Think of this as the reset button on Obama's New Beginning Cairo speech.
"America is a sovereign nation and our first priority is always the
safety and security of our citizens. We are not here to lecture—we are
not here to tell other people how to live, what to do, who to be, or how
to worship," President Trump said in his speech.
sentiments are safely generic. But the location (Saudi Arabia) and the
message decisively reverses Obama's Arab Spring push. The message is
we're not interested in telling you how to live. We want to protect
ourselves from terrorism.
The speech mostly sticks to safe territory. And yet there are departures here from the usual dogma.
"Young Muslim boys and girls should be able to grow up free from fear,
safe from violence, and innocent of hatred." Consider the meaning of
those last words.
"The true toll of ISIS, Al Qaeda,
Hezbollah, Hamas, and so many others, must be counted not only in the
number of dead. It must also be counted in generations of vanished
dreams." The inclusion of Hamas and Hezbollah, terror groups that are
widely supported, Hamas in particular, is significant.
can be no coexistence with this violence. There can be no tolerating
it, no accepting it, no excusing it, and no ignoring it."
On the other hand, there is a disavowal of the clash of
civilizations. And of Islam as the problem. "This is not a battle
between different faiths, different sects, or different civilizations.
This is a battle between barbaric criminals who seek to obliterate
human life, and decent people of all religions who seek to protect it."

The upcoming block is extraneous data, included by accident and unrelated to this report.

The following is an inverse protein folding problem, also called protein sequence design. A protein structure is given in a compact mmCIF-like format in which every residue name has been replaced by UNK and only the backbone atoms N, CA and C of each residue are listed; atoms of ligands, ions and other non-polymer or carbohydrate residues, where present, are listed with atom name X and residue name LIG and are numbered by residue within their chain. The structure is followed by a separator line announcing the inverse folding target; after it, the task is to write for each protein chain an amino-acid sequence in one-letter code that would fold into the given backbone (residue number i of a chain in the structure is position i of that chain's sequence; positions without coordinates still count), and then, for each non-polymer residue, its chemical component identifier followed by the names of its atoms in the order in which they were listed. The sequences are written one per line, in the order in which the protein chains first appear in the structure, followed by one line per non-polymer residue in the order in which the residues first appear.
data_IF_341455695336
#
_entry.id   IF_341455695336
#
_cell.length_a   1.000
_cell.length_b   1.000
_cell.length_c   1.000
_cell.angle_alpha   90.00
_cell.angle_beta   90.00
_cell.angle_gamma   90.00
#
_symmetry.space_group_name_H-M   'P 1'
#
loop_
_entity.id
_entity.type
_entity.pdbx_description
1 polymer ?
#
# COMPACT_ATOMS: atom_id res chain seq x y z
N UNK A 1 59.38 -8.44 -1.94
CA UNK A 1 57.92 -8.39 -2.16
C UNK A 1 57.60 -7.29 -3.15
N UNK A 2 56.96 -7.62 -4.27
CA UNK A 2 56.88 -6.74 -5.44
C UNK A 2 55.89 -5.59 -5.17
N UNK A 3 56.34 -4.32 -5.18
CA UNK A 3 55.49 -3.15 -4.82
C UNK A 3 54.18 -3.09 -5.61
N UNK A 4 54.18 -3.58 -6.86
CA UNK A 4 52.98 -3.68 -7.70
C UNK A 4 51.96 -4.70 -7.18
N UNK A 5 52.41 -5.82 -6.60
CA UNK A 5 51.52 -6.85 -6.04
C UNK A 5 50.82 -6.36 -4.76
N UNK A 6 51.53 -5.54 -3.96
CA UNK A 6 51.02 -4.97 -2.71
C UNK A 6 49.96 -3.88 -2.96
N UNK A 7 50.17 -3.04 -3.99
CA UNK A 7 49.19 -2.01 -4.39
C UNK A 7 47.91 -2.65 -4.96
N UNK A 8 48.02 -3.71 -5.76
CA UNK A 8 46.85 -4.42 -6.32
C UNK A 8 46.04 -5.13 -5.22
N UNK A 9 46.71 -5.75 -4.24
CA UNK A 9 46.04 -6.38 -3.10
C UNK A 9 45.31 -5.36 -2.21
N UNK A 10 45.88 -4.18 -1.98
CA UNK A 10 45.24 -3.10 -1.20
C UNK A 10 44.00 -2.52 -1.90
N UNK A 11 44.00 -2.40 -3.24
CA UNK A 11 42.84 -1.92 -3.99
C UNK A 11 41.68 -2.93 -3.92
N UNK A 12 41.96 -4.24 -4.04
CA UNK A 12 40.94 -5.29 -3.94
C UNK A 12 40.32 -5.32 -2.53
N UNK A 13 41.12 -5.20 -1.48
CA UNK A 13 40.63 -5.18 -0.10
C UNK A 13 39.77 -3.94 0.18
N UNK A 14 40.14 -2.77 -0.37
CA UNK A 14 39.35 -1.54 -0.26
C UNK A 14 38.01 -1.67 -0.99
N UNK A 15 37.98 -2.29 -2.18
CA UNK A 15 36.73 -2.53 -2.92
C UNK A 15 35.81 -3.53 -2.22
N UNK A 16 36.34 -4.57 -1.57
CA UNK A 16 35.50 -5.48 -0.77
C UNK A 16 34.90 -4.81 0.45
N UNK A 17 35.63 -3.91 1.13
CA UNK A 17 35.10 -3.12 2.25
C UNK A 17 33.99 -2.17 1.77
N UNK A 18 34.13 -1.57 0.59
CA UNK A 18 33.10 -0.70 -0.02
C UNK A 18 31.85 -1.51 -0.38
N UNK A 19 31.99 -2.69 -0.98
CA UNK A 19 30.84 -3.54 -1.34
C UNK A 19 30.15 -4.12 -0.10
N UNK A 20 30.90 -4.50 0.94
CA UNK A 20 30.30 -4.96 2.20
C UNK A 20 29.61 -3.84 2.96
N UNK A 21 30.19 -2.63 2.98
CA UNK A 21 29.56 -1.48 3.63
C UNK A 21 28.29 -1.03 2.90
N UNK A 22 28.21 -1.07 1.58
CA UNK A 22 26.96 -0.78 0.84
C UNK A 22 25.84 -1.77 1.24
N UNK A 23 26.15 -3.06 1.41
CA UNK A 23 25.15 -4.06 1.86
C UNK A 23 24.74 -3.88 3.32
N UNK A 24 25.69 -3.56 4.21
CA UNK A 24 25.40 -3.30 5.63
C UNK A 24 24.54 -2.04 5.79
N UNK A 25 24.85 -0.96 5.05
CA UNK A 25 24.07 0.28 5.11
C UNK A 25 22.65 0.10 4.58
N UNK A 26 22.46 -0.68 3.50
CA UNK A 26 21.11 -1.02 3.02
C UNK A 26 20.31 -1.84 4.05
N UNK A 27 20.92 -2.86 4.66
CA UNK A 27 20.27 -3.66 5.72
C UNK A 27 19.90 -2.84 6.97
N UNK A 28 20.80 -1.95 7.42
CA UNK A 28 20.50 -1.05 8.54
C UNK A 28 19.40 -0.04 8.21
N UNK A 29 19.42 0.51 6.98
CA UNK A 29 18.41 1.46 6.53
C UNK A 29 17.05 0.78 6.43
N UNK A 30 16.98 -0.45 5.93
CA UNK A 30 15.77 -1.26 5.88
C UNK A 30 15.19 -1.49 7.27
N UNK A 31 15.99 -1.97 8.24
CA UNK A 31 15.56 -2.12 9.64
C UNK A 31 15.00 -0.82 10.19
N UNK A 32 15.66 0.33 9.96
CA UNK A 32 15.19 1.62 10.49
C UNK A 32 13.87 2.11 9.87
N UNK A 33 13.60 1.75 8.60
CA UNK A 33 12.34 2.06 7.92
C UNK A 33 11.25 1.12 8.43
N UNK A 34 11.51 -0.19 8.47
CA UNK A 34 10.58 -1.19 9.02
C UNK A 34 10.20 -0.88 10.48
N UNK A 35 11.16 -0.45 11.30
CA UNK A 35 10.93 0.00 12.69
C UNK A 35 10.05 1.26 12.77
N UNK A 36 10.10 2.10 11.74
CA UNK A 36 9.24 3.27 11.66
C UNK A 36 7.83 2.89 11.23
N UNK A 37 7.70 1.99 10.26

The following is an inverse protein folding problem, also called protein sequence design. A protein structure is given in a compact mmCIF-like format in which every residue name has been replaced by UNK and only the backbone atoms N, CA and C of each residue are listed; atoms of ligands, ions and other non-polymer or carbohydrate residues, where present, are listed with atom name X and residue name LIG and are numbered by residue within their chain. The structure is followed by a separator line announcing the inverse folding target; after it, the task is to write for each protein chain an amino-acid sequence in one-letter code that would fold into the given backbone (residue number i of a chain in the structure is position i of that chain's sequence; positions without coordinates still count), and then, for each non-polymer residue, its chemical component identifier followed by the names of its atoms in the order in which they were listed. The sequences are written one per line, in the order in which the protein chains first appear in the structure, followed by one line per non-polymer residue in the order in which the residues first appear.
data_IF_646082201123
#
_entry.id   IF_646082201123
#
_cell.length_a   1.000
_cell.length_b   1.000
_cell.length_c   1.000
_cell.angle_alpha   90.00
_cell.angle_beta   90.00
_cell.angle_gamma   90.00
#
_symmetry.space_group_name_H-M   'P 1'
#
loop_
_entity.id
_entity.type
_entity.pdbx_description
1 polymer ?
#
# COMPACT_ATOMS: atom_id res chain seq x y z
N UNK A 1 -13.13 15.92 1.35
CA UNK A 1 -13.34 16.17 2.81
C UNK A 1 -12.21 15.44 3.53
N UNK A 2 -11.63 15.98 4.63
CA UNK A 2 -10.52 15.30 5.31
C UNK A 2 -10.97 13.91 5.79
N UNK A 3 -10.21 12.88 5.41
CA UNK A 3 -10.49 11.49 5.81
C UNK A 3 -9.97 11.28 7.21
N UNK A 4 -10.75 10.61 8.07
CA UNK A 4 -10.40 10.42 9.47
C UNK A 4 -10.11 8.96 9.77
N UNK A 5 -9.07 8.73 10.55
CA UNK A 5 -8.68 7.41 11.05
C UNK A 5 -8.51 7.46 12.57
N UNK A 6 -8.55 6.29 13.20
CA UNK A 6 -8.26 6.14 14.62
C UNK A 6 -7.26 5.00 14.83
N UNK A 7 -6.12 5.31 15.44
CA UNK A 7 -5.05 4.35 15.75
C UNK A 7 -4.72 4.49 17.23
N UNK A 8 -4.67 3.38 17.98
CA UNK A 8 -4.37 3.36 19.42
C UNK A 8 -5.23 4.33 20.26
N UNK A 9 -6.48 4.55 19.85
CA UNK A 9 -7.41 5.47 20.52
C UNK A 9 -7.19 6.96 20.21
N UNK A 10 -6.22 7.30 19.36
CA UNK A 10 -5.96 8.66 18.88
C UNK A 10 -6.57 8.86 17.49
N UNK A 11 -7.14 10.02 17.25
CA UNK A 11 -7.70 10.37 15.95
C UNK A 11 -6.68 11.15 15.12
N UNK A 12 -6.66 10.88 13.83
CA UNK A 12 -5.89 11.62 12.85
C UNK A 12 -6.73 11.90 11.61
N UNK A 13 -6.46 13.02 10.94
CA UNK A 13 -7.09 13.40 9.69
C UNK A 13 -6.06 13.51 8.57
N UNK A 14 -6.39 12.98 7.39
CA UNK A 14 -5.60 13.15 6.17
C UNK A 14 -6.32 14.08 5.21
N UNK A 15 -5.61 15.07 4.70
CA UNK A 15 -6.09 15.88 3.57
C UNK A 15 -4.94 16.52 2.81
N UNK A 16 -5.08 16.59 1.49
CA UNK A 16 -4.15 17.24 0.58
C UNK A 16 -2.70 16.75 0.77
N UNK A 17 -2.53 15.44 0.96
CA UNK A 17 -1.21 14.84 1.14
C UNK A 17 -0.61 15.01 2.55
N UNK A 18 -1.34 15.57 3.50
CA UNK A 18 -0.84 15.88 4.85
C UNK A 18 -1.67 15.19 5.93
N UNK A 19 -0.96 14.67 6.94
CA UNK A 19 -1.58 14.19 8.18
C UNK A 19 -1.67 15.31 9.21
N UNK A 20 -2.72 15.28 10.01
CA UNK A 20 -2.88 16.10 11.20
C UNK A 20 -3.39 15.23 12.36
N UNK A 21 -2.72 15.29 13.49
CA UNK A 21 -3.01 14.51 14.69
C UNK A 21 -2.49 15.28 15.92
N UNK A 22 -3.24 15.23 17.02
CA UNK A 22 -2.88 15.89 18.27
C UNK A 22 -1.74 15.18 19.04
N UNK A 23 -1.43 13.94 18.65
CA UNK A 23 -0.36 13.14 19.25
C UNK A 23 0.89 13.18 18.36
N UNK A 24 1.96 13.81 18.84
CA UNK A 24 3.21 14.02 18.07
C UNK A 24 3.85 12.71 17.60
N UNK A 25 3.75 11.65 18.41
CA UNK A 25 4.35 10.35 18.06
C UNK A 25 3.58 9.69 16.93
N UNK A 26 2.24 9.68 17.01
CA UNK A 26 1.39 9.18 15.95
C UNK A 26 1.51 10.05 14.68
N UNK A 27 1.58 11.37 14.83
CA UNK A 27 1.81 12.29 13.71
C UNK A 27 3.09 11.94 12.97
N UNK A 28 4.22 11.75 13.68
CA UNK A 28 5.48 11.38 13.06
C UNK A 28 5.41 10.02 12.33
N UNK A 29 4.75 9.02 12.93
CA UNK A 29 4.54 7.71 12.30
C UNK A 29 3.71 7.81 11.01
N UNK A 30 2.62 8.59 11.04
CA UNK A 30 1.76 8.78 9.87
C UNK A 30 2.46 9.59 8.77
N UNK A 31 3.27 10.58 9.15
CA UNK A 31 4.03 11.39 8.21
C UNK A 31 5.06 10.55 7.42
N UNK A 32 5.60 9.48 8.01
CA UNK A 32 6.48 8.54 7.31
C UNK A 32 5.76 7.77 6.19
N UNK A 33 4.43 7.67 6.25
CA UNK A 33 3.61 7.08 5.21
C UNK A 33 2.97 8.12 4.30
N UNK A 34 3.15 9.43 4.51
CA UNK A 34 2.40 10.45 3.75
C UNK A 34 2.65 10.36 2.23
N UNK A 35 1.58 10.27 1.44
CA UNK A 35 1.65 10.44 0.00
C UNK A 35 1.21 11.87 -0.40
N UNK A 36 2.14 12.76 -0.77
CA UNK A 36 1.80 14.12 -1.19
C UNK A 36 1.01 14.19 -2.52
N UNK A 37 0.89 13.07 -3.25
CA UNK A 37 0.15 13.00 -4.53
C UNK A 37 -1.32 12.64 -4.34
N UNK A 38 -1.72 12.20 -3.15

But the speech largely sets out a new foreign policy. One that tosses out the Arab Spring.
"For our part, America is committed to adjusting our strategies to
meet evolving threats and new facts. We will discard those strategies
that have not worked—and will apply new approaches informed by
experience and judgment. We are adopting a Principled Realism, rooted in
common values and shared interests.
"Our friends will never
question our support, and our enemies will never doubt our
determination. Our partnerships will advance security through stability,
not through radical disruption. We will make decisions based on
real-world outcomes – not inflexible ideology. We will be guided by the
lessons of experience, not the confines of rigid thinking. And, wherever
possible, we will seek gradual reforms – not sudden intervention."
Again the message is quite clear.
"That means honestly confronting the crisis of Islamist extremism and
the Islamist terror groups it inspires. And it means standing together
against the murder of innocent Muslims, the oppression of women, the
persecution of Jews, and the slaughter of Christians."
about as far as it goes. It's not a transformative speech when it comes
to Islamic terrorism. But it does represent a shift in foreign policy.